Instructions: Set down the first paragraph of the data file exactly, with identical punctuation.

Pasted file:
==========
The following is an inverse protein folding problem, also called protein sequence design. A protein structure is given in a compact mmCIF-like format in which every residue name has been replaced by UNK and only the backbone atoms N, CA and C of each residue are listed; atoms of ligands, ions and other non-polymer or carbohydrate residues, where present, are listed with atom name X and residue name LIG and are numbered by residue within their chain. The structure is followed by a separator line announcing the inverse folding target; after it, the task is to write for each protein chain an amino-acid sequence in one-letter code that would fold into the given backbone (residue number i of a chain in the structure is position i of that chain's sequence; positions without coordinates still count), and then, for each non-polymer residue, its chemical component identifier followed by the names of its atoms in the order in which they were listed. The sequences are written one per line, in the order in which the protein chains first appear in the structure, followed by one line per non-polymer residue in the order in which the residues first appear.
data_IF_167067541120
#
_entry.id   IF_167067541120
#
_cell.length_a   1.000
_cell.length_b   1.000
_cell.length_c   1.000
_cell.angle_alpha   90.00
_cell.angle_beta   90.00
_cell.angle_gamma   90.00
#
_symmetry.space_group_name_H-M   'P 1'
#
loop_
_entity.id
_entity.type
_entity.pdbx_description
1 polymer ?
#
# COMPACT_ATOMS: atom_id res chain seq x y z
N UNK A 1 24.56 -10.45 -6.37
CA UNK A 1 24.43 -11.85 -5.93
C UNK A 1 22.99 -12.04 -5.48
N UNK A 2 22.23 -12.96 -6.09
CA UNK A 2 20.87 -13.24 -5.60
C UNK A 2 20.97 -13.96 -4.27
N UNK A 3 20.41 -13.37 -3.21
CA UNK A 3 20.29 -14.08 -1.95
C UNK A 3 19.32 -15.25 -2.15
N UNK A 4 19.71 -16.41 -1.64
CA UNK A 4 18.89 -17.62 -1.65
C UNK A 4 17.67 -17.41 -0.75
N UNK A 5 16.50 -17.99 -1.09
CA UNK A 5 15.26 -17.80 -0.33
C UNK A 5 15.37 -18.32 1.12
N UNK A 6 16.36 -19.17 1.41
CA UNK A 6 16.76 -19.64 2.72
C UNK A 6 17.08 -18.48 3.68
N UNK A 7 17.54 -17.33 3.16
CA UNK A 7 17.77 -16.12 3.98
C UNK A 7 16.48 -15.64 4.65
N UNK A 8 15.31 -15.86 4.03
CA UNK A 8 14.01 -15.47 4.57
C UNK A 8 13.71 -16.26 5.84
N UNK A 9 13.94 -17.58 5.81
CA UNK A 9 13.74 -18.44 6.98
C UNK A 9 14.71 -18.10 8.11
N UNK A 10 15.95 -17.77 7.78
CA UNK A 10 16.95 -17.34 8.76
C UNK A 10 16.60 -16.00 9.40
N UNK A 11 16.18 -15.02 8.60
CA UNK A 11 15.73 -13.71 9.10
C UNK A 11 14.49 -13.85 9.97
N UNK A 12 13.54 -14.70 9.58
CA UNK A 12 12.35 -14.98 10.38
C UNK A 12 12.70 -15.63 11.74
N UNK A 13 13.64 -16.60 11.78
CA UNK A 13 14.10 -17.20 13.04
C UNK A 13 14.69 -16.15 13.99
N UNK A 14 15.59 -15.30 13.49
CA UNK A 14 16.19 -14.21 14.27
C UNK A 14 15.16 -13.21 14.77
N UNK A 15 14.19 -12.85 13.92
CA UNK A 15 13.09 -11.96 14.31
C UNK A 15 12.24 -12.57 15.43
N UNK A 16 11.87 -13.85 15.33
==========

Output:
The following is an inverse protein folding problem, also called protein sequence design. A protein structure is given in a compact mmCIF-like format in which every residue name has been replaced by UNK and only the backbone atoms N, CA and C of each residue are listed; atoms of ligands, ions and other non-polymer or carbohydrate residues, where present, are listed with atom name X and residue name LIG and are numbered by residue within their chain. The structure is followed by a separator line announcing the inverse folding target; after it, the task is to write for each protein chain an amino-acid sequence in one-letter code that would fold into the given backbone (residue number i of a chain in the structure is position i of that chain's sequence; positions without coordinates still count), and then, for each non-polymer residue, its chemical component identifier followed by the names of its atoms in the order in which they were listed. The sequences are written one per line, in the order in which the protein chains first appear in the structure, followed by one line per non-polymer residue in the order in which the residues first appear.